Tuesday, January 12, 2016

Nights at the Round Table

by Aran Seaman

When my husband Greg was a child, his family ate at a round table. The table was inherited from grandparents, and placing it in the dining room suited the shape of the room. But there was another benefit to the round table which was less apparent: because there was no “head” to the table, everyone in the family had an equal place. The ambiance was very democratic – the children shared ideas with their parents as equals, and this encouraged the spontaneous and relaxed sharing of ideas.

The neighbors across the street were a fun, vibrant Italian family. But dinnertime was a strict affair, with the father sitting at the head of the large rectangular table and the mother at the opposite end. The father held court during meals, and the kids were expected to “eat up and shut up.” Although Greg spent much of his time in their house, he never stayed for dinner. He seemed to think that the table seating arrangement, which mirrored the traditional family hierarchy, stifled open communication.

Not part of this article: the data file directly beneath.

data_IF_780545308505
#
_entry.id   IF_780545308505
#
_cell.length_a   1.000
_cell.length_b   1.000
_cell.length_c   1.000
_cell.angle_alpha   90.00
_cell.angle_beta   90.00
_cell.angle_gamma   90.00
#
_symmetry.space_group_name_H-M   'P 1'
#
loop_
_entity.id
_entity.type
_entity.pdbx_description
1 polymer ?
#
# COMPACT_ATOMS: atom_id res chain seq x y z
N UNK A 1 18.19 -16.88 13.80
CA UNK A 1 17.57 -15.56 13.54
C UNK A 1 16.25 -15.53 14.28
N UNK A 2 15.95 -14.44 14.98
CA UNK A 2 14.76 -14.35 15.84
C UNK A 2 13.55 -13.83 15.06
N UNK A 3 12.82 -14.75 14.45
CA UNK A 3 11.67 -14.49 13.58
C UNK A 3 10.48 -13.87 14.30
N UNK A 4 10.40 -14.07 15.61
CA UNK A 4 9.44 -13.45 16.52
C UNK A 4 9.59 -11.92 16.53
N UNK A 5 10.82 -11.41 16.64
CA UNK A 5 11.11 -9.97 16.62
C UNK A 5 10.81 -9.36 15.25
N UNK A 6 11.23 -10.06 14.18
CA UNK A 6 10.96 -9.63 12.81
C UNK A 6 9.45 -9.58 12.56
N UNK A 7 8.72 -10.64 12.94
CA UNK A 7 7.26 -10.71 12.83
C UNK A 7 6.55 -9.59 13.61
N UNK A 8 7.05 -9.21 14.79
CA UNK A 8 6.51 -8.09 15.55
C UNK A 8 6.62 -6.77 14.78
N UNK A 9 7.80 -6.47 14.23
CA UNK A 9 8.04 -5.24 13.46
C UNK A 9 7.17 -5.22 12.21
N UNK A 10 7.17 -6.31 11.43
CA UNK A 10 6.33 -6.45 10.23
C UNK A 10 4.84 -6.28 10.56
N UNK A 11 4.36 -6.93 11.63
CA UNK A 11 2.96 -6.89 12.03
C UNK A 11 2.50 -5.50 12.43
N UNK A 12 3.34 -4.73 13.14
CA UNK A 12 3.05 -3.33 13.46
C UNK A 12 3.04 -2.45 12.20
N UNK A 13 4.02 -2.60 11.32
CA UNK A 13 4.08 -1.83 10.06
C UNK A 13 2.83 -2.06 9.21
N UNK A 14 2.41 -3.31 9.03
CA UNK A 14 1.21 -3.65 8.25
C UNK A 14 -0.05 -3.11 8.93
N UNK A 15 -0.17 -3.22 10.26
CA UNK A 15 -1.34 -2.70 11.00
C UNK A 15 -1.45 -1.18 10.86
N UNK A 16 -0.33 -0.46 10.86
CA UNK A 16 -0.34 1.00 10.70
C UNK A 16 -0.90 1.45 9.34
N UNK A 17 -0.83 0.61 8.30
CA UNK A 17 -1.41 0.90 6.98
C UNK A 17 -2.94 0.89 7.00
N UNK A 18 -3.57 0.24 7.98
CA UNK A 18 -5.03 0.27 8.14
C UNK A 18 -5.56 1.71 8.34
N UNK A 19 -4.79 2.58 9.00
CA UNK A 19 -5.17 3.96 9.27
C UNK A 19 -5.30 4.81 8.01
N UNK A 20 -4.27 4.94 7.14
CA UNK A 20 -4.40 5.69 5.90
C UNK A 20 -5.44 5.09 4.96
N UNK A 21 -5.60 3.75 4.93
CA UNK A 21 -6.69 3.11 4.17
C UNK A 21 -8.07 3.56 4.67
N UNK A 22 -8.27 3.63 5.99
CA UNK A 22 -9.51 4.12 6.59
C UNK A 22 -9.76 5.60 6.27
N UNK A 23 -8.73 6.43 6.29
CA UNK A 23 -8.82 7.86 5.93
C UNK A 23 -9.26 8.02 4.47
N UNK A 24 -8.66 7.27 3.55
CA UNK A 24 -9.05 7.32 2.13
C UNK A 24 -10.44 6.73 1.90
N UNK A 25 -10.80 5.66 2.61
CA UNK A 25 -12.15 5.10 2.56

It may be a stretch to think that the shape of the table and the seating order can influence communication, but we also dine at a round table in our home, and it has been the center of countless happy times spent with family and friends.